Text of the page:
5).  You are left with a nice neat rectangle of pepper.  Ignore the fact that it is now upside down in photo due to poor choice of knife.

5).  Slice…

6). …and dice!

7).  Note how nice and square your dice is, meaning your peppers will cook perfectly even.  Thank Nate for humoring you and leaning over your shoulder to take pictures of you chopping a pepper.

OK, so not my best work.  I will master the pepper yet, though.

In the meantime, as I mentioned previously, I’m so excited to have discovered fava beans!  Now, fava beans aren’t exactly easy to find fresh (or frozen, for that matter), as the season is short, supplies limited, and standard supermarkets may not carry them. Luckily for me, my sister spotted fresh ones at Russo’s in Watertown and was kind enough to get me some.  While there were many recipes I wanted to try, I finally settled on a recipe for Fava Bean Purée with Oil-Cured Olives, French Feta and Crostini. They were very yummy, and I would definitely make them again, although potentially not on a weeknight next time. Tasty and filling, they were all I needed for dinner.

And in case you were wondering, I enjoyed it with a nice Cabernet.

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There’s a long-standing theory that I was a cat in a past life. I have a penchant for snuggling up in soft blankets in a patch of sunshine, I do (somewhat embarrassingly) enjoy my boyfriend’s lap and a good rub of the head, and I like to take “time outs,” where I simply curl up and rest with my eyes closed, half awake and half asleep. On the other hand, I’m pretty sure I don’t have nine lives.  I do, however, think I may have nine stomachs. One for each course of the meal I ate Friday night.

Yes, you heard right. I had a NINE course meal. The adventure began when my friend Marcy befriended a chef down in Providence, RI, and was invited to come down to check out his restaurant.  Knowing that I would probably throw a tantrum if this event occured without me, she wisely invited me to come along. We arrived at Zooma around 7:30 after a mildly fear-inducing ride through the center of a heavy rainstorm. I figure fear is good for the appetite, though — by the time we got out of the car, I was thankful to be alive and ready to indulge in some carnal pleasures. And indulge we did.

We were shown to the “Chef’s Table,” which was something akin to pulling up a bar stool to the edge of a kitchen island. Sitting side by side, we had a clear view into the kitchen and were able to meet the chefs preparing our food, as well as catch up with Chef Jeff Burgess, who was expediting orders to our left.

We started with a bottle of Crios Malbec from Argentina, and that was the last decision we made for the evening, aside from answering “Would you like another course?” with a resounding YES. And another. And another. Jeff put together a tasting menu that walked us slowly through their menu of regional Italian food. As a general rule, all of the food at Zooma is based on principles of simplicity, quality, and fresh, local ingredients. The exception that proves the rule being the buffalo mozzarella and pasta flour, which are imported from Italy, and San Marzano tomatoes during the off-season (otherwise, the tomatoes are actually grown on Zooma’s roof!)

So without further ado, our menu:

1st course:  tomatoes and buffalo mozzarella with olive oil, sea salt and vin cotto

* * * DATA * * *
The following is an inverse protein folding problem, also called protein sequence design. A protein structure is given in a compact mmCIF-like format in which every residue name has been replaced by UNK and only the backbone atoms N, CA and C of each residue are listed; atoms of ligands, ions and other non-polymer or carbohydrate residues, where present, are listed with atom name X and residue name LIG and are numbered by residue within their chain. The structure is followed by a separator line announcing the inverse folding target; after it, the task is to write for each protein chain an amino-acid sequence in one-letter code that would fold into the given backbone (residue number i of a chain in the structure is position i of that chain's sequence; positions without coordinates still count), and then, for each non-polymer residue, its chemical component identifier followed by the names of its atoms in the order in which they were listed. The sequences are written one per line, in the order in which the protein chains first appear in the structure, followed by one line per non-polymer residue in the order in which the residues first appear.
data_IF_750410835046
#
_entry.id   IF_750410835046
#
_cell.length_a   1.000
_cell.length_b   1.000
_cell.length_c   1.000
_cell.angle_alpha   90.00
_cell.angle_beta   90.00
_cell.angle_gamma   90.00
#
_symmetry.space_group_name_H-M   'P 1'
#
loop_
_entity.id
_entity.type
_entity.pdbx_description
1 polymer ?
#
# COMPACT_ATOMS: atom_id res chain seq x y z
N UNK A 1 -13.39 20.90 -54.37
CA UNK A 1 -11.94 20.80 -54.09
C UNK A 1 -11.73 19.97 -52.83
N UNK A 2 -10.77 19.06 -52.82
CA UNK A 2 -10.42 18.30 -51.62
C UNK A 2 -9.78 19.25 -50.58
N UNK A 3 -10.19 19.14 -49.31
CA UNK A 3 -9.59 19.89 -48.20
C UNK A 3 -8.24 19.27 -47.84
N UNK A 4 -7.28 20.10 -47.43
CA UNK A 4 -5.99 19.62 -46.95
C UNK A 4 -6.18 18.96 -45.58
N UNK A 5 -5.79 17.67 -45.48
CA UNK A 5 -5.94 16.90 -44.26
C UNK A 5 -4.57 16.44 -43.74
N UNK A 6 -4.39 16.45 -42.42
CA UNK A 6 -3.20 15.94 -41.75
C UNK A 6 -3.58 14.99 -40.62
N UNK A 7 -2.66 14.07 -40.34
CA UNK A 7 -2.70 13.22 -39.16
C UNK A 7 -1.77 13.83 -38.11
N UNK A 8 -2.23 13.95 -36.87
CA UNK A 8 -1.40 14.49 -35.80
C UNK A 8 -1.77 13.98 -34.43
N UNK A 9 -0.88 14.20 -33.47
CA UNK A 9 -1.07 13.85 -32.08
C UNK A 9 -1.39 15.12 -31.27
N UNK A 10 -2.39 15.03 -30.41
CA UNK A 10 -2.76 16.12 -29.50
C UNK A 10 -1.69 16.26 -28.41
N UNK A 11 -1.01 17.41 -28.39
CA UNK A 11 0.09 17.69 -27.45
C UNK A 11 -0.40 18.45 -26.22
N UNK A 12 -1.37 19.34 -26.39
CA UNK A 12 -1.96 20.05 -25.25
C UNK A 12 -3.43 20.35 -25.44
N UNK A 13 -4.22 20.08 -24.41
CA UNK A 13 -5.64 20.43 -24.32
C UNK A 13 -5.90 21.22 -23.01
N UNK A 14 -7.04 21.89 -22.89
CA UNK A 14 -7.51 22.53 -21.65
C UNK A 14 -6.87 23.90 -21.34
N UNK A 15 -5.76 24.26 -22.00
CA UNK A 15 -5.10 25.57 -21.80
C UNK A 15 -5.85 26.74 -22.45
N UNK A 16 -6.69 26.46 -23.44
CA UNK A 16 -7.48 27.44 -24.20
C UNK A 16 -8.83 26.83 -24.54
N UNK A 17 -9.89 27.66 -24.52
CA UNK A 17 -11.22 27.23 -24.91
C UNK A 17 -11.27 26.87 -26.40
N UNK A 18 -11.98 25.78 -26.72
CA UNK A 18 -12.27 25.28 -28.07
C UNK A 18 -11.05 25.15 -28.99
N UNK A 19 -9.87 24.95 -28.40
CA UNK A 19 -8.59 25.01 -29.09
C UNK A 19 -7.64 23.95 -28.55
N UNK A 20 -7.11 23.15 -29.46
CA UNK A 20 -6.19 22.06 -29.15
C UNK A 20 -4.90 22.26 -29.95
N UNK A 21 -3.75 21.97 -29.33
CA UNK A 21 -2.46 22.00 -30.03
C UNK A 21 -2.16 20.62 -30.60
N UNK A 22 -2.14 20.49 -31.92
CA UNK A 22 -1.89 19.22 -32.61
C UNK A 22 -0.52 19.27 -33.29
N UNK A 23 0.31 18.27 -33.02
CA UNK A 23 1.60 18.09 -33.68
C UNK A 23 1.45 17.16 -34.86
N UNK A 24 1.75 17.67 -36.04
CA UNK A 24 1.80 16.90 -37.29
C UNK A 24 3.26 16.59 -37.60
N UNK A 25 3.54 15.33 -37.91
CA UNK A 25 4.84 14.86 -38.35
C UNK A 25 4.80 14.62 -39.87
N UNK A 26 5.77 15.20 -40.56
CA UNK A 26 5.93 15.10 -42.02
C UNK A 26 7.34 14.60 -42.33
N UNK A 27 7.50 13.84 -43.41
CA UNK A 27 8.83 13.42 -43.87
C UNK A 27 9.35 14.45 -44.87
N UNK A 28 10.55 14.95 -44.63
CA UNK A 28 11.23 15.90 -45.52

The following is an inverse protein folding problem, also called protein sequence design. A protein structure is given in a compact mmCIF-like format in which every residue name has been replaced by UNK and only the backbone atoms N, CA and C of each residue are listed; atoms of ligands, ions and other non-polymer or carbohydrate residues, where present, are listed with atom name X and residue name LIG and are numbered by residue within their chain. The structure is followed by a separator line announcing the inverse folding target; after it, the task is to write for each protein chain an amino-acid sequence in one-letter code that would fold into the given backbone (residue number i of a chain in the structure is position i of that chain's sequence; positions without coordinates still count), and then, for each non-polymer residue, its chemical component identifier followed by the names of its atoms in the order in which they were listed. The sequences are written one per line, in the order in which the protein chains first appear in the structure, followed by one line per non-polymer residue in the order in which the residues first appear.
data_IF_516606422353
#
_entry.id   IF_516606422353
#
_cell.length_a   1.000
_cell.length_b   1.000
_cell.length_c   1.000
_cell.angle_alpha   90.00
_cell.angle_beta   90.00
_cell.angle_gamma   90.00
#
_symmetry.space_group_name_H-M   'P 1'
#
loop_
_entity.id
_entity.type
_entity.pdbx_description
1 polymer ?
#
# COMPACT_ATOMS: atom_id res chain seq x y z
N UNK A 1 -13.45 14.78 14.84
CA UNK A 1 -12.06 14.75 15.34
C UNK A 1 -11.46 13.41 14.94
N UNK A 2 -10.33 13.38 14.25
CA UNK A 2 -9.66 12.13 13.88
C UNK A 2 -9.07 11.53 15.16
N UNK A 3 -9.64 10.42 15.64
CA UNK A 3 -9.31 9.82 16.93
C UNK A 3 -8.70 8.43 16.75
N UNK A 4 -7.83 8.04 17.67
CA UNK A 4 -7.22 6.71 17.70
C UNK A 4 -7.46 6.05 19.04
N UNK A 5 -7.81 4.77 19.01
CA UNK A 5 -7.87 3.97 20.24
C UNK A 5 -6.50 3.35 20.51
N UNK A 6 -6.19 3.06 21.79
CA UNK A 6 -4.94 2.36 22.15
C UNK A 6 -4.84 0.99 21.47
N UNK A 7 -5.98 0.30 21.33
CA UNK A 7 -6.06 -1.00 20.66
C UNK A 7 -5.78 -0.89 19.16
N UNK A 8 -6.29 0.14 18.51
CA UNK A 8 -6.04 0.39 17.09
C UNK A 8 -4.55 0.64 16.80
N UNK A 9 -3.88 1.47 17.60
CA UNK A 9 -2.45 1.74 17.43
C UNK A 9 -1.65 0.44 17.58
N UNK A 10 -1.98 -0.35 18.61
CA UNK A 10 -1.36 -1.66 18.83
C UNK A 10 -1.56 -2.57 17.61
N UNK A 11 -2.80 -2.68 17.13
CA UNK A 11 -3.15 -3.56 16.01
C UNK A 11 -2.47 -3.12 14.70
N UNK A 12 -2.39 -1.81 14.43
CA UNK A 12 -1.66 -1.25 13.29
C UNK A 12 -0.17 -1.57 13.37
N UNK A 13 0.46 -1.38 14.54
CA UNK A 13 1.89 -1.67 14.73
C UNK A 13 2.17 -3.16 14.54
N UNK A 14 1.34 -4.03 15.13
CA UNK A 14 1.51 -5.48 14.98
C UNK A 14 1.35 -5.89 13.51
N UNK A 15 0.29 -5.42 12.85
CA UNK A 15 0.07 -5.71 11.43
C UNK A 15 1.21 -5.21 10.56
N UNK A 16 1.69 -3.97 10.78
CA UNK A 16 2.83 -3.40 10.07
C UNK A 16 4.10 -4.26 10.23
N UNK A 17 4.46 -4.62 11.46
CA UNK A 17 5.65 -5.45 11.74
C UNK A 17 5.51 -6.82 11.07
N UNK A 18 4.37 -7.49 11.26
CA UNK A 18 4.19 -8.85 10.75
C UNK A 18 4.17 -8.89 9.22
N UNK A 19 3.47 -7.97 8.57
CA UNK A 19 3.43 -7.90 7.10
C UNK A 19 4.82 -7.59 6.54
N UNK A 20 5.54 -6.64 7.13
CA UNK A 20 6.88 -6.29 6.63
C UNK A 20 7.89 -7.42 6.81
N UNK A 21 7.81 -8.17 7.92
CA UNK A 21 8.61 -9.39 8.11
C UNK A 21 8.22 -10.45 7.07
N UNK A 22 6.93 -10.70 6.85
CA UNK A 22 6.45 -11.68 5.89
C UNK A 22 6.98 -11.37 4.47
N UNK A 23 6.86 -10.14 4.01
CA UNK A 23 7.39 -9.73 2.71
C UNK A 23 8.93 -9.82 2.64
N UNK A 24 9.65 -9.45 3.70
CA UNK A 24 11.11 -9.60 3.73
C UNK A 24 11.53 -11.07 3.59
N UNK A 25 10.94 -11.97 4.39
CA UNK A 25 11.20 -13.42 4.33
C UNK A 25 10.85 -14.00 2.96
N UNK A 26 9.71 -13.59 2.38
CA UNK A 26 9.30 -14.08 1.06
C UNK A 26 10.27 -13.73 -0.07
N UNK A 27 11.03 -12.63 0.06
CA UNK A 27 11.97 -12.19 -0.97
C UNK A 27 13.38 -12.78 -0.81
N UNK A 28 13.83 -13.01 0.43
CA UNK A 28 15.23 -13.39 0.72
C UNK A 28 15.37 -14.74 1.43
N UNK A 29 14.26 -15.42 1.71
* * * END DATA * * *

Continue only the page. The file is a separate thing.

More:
2nd course:  grilled asparagus topped with an egg, shaved pecorino romano, sea salt, and olive oil

3rd course:  bucatini served al dente with ramps and garlic in olive oil

4th course:  handmade tagliatelle with fava beans in a light butter sauce

5th course:  artichoke raviolis with braised lamb sauteed with a hint of olive oil, marinara and a mirepoix medley

6th course:  pan-fried trout over an asian-inspired slaw of carrots, sauteed ramp bulbs and diced ramp tops, topped with a citrus-cilantro salad

7th course:  seared sea scallops with romesco and warm spinach

8th course:  rib eye steak with mashed potatoes and grilled zucchini

9th course:  passion fruit and peach gelatos from Ciao Bella

Really, it was all insanely good. The mozzarella was to die for — softer, creamier and more subtle than your standard supermarket fare. The asparagus, egg and pecorino dish was one of my absolute favorites. Simplicity at its best, the asparagus was young and fresh, no doubt first of the season, and grilled to perfection, keeping its verdant color intact.  It’s pretty much an ideal lunch for me, and I plan to mimic this one at home frequently.  The tagliatelle and fava beans was another favorite.  The butter sauce was incredibly light, especially considering that, well, it’s made of butter; a purposefully light hand when saucing the pasta helped. Handmade tagliatelle — enough said. But the FAVA BEANS. Oh my. I’m a convert. I need to learn more about them and start looking up recipes, because they are now my new favorite bean. They were like a more buttery, meaty version of edamame. Just delicious.

I do enjoy a good braise, and this one was appropriately tender to the point of falling apart. It reminded me that I do in fact like lamb, which I somehow had managed to forget in the years between now and my childhood, when a good rosemary leg of lamb was a staple at Easter dinners. Speaking of childhood, I had to start clapping my hands with glee when the trout came out, as that’s another beloved food that brings me back to the early 80s. Summers in Newfoundland during that time involved my frequently being woken by the smell of fresh trout, dredged in flour, crackling away in a cast iron pan on the stove, the tasty outcome of that morning’s fishing expedition.

I hit the wall about the time the sea scallops came out, but pushed on through to the rib eye course, which was where I first reluctantly had to have the plate taken away without eating everything on it. The lip-puckering passion fruit gelato was the perfect end to the evening, even if it did upstage the more delicate peach gelato.

A nice side note about Zooma is that, with the exception of Chef Jeff, most of the cooks are students at Johnson & Wales, the well-respected culinary school also in Providence. Maybe it’s the old Northeastern student in me, but I definitely like the whole work/study concept, and admire Zooma for supporting the school and Chef Jeff for helping them get a hands-on education. They all did themselves proud.

Now excuse me while I go resew the button that popped off the top of my pants on the ride home.